Damian Cecere, an actor who lives in Los Angeles, plans to spend about $50 on a bottle of Cabernet Sauvignon for his agent this holiday season. That’s $50 more than he spent last year.
“Things are definitely on an upswing, but I’m not ready to splash out with the Cristal,” said Cecere, 36, who appeared in a Super Bowl Bud Light commercial and credits Matt Taylor of DDO Artists Agency for landing him the job.
Cecere said he’ll also cough up a buck or two on a bow. His gesture is part of rebound in year-end alcohol-giving, a Hollywood tradition that was crimped last year by the advertising slump and studio cutbacks. Growing film production and entertainment hiring are boosting sales at Los Angeles stores including Wally’s Wines & Spirits, K&L Wine Merchants and the Wine House.
“Last year, even if the budget was there, it didn’t look good to be spending money,” said Steve Wallace, owner of Wally’s, who estimated business is up 20 percent, though below pre-recession levels. “This year, everyone is feeling a little better.”
The uptick in sales reflects a rise in filming. Permits for on-location shooting climbed 11 percent this year through Oct. 12, headed for the biggest year-over-year increase since 2004, according to FilmLA Inc., which coordinates permits in the city. TV commercial production has surged 39 percent, poised for the biggest gain since FilmLA began compiling data in 1993.
The Bud Light ad, in which Cecere crashes his girlfriend’s book club to obtain his favorite brew, has netted the actor about $15,000 in residual payments. That’s about half what he earned from a television ad before the recession that began in December 2007, Cecere said.
“I made so little from acting last year I was sending out e-mails instead of gifts,” said Cecere, who also works as a deejay. “This year, I bounced back.”
Motion picture employment has risen 13 percent through October, to an average of 136,000, compared with 120,500 for all of 2009, according to Nancy Sidhu, chief economist at the Los Angeles County Economic Development Corp.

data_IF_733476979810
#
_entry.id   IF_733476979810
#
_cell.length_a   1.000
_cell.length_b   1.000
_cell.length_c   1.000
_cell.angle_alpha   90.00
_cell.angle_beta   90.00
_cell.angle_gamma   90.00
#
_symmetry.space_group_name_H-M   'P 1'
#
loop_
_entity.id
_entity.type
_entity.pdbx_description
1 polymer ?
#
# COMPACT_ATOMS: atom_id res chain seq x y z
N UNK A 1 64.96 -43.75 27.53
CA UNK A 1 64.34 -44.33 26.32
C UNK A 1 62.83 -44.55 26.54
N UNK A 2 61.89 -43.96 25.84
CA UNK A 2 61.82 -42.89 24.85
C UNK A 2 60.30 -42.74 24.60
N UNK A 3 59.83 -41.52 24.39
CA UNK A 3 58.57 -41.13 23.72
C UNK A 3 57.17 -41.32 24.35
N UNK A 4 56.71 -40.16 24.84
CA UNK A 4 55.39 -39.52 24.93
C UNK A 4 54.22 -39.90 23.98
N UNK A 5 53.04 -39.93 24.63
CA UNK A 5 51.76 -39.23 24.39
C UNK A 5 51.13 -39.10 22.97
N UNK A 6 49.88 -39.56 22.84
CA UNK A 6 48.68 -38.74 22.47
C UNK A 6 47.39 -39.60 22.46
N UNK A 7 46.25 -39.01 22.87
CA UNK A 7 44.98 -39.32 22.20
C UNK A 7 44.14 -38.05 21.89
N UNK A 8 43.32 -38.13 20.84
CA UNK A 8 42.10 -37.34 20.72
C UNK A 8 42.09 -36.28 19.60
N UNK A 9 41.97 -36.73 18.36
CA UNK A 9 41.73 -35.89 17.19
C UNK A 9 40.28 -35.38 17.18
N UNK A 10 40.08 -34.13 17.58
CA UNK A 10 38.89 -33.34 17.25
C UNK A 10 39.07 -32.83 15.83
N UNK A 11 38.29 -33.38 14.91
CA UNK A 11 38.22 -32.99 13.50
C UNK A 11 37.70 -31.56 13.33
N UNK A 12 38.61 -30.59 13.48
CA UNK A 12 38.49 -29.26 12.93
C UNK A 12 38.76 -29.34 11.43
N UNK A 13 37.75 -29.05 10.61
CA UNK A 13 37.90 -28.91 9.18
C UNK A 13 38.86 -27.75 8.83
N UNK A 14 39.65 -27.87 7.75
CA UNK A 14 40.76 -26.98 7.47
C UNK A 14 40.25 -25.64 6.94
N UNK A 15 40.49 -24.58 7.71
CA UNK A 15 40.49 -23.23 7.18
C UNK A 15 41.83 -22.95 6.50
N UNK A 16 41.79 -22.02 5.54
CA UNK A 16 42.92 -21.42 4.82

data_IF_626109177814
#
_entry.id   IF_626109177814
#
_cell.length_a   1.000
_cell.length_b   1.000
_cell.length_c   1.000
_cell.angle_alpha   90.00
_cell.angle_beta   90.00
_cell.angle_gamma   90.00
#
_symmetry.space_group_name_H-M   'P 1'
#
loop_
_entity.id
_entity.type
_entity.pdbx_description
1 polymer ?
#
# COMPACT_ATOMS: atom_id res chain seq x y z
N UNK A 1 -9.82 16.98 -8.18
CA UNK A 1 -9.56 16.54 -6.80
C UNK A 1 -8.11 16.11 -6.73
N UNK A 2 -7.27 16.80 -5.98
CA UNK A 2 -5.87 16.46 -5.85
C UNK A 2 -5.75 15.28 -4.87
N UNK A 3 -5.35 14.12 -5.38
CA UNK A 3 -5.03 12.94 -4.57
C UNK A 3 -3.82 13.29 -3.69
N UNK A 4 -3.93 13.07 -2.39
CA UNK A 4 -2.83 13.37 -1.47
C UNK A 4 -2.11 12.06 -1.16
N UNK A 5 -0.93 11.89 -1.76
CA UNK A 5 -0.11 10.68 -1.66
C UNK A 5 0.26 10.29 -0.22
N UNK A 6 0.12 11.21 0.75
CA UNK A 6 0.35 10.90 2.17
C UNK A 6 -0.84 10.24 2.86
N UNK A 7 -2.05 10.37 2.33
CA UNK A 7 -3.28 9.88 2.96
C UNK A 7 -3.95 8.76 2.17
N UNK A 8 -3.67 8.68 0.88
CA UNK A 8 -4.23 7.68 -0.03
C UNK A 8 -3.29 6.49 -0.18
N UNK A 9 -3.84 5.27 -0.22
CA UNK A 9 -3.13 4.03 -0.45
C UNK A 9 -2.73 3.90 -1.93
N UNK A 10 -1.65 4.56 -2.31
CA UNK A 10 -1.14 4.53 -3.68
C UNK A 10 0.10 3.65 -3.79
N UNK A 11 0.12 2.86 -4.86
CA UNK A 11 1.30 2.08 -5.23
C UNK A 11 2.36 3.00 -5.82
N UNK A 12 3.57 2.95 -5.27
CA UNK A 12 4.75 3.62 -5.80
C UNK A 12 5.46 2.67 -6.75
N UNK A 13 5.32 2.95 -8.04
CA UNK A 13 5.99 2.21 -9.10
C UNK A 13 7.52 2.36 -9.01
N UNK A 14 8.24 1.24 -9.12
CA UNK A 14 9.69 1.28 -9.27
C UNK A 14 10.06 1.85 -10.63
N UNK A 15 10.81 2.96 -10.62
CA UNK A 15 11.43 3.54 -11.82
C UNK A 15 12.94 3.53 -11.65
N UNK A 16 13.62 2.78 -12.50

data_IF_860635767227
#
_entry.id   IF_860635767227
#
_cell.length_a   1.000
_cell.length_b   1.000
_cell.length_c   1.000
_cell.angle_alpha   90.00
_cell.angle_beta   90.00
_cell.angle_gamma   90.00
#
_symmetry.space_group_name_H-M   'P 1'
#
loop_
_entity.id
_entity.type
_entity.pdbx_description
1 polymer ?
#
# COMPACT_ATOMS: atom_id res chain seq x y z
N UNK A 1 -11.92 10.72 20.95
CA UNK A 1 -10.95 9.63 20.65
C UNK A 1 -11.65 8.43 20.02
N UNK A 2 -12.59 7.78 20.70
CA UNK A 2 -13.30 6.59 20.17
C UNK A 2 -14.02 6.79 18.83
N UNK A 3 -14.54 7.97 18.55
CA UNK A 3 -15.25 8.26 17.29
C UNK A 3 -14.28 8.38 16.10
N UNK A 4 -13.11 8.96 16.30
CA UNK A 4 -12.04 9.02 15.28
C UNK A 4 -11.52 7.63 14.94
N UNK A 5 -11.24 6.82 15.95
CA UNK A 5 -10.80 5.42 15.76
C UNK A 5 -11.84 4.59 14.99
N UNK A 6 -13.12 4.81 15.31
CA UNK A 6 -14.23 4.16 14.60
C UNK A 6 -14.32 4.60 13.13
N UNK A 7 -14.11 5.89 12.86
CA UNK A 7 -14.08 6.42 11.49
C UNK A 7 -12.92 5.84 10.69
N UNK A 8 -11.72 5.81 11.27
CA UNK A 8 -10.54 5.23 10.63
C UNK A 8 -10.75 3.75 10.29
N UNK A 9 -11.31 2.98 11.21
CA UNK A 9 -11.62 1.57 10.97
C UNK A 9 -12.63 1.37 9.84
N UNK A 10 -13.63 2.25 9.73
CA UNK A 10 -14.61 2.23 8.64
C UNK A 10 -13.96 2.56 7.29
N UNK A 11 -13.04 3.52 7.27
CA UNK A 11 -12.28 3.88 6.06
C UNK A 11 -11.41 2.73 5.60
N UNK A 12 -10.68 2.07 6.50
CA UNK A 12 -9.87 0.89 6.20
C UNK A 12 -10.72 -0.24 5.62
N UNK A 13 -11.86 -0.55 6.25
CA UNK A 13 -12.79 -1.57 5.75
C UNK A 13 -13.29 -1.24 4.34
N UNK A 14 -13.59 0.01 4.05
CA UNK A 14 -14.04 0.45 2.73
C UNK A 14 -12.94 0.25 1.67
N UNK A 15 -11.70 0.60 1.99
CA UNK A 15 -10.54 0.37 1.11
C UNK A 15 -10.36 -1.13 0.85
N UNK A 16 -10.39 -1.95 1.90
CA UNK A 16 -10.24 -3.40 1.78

Wally’s, which provided liquor for last month’s premiere of Sony Corp.’s “Burlesque,” according to Wallace, keeps a computer catalog of the favorite vintages of talent agents, managers and casting directors. Customers no longer shy away from Don Julio’s 1942 label tequila, at $125, or Dom Perignon’s $149 Andy Warhol Tribute champagne, or even an 1849 Chateau d’Yquem from Bordeaux, which Wallace said recently sold for $22,000.
Easy To Re-gift
Intoxicating beverages are standard holiday gifts in Hollywood, said David Boxerbaum, an agent with APA Talent & Literary Agency in Beverly Hills.
“Liquor is the easiest thing to give while still denoting class,” Boxerbaum said, adding that he has already received one bottle of Dom Perignon.
U.S. spirits sales rose 3.6 percent this year through Nov. 28, according to Symphony IRI Group, a Chicago-based market researcher. Wine sales are up 3.7 percent through Nov. 13, according to Nielsen Co.
Booze has a long shelf life, and recipients who don’t imbibe, or whose liquor cabinets are overflowing, can re-gift a fifth of single-malt Scotch whiskey with little guilt or chance of getting caught.
“I’m definitely seeing more gift bottles this year than last,” said independent agent Caroline Liem, former head of casting for “Jimmy Kimmel Live” on Walt Disney Co.’s ABC. She said she so enjoyed the bottle of Miro Petite Sirah an actor gave her that she purchased a case. “Gifts won’t guarantee you a role, but a thoughtful present can keep you on the radar.”
$15,000 Remy, Colt 45
To really make an impression, the ambitious can’t go wrong with Remy Martin’s century-old Louis XIII Rare Cask cognac, according to Larry Greifer, president of Los Angeles-based Luxury Management Group, an entertainment marketing and consulting company. One palladium-trimmed crystal bottle, which takes two weeks for Remy artisans to create, costs $15,000, less than 1 percent of what the Hollywood Reporter says Reese Witherspoon was paid for her role in “How Do You Know,” released this month by Sony Corp.
“That bottle will be on the bar forever, and your name will always come up,” Greifer said. “When you give a gift in entertainment, you are really representing yourself.”
Joel Rose’s agents shouldn’t expect the stand-up comedian to represent himself in any way that would set him back more than $10, the 32-year-old said.
“Things are looking up, but I want to maintain my salt of the earth, man from northern New Jersey image,” said Rose, a former lawyer who has performed at the Ice House and the Comedy Store in Los Angeles. “I’m giving Colt 45 and a pack of menthols this year.”
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